Tuesday, October 11, 2011

Rick Perry's rural roots

The media have occasionally highlighted the rural roots of Rick Perry, the Texas Governor who is vying for the Republication nomination for President. One of the most prominent stories was this one on the front page of the New York Times a couple of weeks ago. The dateline is Paint Creek, not even a Census Designated Place, in West Texas. Deborah Sontag, in her story for the Times, reports that Perry has described it as "too small to have a ZIP code," and she refers to it as "simple and slow." It is in Haskell County, which had a 2009 population of only 5,185 and is on the decline, but wikipedia reports that the school Perry attended is still open.

Here's an excerpt from Sontag's story, which notes how Perry has played up his rural roots:
Many in itty-bitty Paint Creek, with its 259 registered voters, are proud and protective of Mr. Perry, the ardent Eagle Scout and scrappy athlete dubbed “most popular” and “Future Homemakers of America Beau” by his class of 13.

But others here will never forgive Mr. Perry for switching to the Republican Party five years after they elected him as a Democrat to the Texas House of Representatives in 1984. And they are leery now of seeing Haskell County, with its graying population, ailing economy and drought-parched landscape, used as a bucolic backdrop for his self-promotion.

“He’s overdone that small-town-boy thing pretty well at this point,” said Bobby Tidwell, a retiree and self-described “Y.D.” — yellow-dog — Democrat. “He’s living in a mansion in Austin while folks here are worried about losing their farms.”

The Sontag story illustrates the apparent attractiveness of the rural trope to a significant portion of the American electorate, even as more cosmopolitan types would ridicule it. Read earlier posts on this topic here and here.

Sontag includes this quote from a woman who went to high school with Perry, describing how people in Paint Creek were brought up.
[E]very boy played six-man football or basketball, and every girl was a cheerleader, a twirler or in pep squad ... They were all in Future Farmers of America. Everybody did projects. Rick raised calves. My husband-to-be built a gun cabinet. It was that type of community: normal.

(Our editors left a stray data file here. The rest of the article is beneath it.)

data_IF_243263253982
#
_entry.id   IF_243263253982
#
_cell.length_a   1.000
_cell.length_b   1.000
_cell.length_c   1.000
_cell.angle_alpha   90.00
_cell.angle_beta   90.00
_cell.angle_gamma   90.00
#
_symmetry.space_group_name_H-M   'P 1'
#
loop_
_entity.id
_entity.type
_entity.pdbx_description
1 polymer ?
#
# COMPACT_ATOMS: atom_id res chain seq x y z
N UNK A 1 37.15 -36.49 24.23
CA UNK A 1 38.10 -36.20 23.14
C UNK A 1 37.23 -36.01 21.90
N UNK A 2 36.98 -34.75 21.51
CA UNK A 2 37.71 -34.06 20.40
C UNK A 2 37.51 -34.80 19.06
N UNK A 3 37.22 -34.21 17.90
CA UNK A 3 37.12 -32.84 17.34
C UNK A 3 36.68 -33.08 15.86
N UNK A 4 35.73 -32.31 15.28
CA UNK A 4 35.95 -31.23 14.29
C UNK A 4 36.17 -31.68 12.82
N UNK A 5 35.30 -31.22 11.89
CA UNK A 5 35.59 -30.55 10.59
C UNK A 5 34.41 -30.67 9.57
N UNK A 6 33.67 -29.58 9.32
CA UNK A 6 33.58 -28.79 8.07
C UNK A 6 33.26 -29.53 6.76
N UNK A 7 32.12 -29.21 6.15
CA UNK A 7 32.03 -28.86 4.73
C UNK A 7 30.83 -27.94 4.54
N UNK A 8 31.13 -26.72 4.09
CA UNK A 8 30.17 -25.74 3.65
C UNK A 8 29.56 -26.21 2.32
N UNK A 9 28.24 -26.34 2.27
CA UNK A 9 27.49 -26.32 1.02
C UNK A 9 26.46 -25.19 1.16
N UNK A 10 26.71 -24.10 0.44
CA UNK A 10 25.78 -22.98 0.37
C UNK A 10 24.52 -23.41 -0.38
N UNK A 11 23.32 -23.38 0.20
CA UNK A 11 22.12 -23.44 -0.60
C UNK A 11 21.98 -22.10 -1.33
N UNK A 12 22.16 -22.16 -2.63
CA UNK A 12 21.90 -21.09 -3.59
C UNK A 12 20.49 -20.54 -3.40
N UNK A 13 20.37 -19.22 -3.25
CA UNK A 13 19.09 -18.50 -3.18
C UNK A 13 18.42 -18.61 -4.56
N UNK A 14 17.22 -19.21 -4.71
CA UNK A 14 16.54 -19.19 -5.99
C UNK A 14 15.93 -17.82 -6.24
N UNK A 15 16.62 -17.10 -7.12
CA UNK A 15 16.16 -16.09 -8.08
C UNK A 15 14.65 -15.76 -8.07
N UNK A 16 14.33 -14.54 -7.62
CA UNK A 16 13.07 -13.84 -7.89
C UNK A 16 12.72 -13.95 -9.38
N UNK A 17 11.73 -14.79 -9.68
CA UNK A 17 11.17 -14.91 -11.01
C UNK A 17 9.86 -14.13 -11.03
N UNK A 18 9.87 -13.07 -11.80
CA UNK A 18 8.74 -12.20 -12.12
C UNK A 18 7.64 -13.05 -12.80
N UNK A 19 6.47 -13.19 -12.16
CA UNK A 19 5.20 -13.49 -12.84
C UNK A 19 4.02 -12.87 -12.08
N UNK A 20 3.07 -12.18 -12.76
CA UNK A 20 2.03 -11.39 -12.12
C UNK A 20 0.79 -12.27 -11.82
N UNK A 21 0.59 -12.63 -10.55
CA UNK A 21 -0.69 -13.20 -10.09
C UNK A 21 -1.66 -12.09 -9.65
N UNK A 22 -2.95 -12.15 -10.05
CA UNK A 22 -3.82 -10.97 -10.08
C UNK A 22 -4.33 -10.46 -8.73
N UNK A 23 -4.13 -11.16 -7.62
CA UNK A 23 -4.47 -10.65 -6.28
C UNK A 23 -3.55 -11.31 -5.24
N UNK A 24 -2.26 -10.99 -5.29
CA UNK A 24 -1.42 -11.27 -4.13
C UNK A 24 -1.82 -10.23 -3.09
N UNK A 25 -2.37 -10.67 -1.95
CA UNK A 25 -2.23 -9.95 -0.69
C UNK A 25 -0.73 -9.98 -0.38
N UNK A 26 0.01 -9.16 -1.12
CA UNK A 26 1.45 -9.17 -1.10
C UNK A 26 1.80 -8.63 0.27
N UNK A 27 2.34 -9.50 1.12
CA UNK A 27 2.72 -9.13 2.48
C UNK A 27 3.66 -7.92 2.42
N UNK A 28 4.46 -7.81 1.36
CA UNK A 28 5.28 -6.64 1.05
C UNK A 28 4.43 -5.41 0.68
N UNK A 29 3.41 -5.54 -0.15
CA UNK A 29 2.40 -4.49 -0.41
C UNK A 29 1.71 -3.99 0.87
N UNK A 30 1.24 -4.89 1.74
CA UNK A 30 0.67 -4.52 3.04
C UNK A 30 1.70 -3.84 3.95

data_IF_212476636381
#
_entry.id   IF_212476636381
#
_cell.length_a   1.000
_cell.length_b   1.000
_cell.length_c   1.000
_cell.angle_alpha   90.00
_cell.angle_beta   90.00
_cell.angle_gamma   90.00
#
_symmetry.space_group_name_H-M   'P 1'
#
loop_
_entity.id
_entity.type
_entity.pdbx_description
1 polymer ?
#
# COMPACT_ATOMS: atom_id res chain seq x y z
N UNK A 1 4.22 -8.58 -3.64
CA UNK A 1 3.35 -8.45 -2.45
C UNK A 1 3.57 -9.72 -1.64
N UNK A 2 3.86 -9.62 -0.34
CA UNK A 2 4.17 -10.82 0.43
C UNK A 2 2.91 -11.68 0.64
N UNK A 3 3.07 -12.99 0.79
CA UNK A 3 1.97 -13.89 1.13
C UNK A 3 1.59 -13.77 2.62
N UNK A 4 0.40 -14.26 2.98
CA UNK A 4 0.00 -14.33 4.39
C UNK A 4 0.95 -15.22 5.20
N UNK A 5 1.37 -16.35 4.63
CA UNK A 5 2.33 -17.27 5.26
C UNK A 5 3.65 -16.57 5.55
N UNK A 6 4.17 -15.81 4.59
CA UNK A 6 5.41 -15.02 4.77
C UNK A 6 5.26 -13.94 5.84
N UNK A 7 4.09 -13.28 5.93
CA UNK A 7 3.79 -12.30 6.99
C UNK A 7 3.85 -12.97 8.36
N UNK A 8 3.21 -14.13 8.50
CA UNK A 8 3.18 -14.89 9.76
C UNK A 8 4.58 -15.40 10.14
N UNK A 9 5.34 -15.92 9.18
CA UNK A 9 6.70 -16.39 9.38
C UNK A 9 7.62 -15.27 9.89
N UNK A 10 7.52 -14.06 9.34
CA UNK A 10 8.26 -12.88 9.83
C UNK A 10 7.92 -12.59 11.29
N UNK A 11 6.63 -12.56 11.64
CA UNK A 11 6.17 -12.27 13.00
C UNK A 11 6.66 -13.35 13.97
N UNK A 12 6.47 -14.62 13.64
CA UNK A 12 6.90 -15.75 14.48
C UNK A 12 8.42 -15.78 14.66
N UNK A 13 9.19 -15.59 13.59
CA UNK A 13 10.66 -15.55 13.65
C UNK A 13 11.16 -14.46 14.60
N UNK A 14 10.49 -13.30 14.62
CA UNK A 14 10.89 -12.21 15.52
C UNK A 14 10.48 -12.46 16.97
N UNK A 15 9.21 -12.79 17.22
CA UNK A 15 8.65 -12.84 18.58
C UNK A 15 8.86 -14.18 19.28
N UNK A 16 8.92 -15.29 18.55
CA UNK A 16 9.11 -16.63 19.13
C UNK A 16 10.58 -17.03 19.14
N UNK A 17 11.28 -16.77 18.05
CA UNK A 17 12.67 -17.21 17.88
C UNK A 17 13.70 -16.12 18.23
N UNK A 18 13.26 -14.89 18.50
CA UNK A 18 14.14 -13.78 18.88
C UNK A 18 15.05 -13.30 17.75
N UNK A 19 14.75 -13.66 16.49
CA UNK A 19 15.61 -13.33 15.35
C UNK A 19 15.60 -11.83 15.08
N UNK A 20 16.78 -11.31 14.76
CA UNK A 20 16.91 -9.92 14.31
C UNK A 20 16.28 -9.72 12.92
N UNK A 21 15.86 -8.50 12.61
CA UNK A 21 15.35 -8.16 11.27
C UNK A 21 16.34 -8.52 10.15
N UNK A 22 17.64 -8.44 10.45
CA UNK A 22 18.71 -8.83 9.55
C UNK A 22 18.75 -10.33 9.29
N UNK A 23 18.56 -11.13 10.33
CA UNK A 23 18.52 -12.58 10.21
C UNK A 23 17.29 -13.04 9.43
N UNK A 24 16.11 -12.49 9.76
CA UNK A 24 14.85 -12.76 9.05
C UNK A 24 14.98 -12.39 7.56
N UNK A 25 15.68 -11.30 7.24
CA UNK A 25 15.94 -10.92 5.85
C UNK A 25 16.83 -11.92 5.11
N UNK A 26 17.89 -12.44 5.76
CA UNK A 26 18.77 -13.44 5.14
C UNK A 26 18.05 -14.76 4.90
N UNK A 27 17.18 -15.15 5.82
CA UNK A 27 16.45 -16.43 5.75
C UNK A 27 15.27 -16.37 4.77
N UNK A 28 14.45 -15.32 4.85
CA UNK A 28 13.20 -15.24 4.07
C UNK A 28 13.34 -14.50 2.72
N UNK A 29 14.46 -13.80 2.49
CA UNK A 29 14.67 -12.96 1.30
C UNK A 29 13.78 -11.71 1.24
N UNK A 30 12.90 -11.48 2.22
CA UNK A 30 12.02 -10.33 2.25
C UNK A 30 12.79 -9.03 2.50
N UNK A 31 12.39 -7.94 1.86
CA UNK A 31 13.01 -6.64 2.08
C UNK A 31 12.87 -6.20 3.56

This is a relatively vivid description of the stuff that made up high school life in that place and time. I find it simply priceless that the Paint Creek resident declares the community simply "normal," as if completely unaware of how abnormal it sounds to the vast majority of Americans.

An op-ed by Bill Killer in today's New York Times suggests that Perry's rural roots have shaped his politics--including, at least implicitly--his move to the Republican Party. In this column, "Is the Tea Party Over?" Keller writes of Perry's attachment to self-reliance and links it to the frontier, an arguably apt descriptor for Paint Creek:
The editor of Texas Monthly, Jake Silverstein, sums up Perry as “a child of the mythology of the frontier,” in which “every man is more or less for himself, a good neighbor is one who needs no help, and efforts by the government to interfere are not to be trusted.”
These pieces about Perry and Paint Creek seem to me to illustrate some of the tensions and inconsistencies in common perceptions of rurality. I suppose the self proclaimed Yellow Dog Democrat quoted in the Sontag story illustrates resistance to change, even when many rural residents across Texas and the South shifted loyalty to the Republican Party over the past several decades. Although it is hard to know how many Paint Creek residents share the Yellow Dog's views, his comments suggest that--for some rural folks, even those arguably on the "frontier"--the mythology of the frontier and self-reliance don't always trump.

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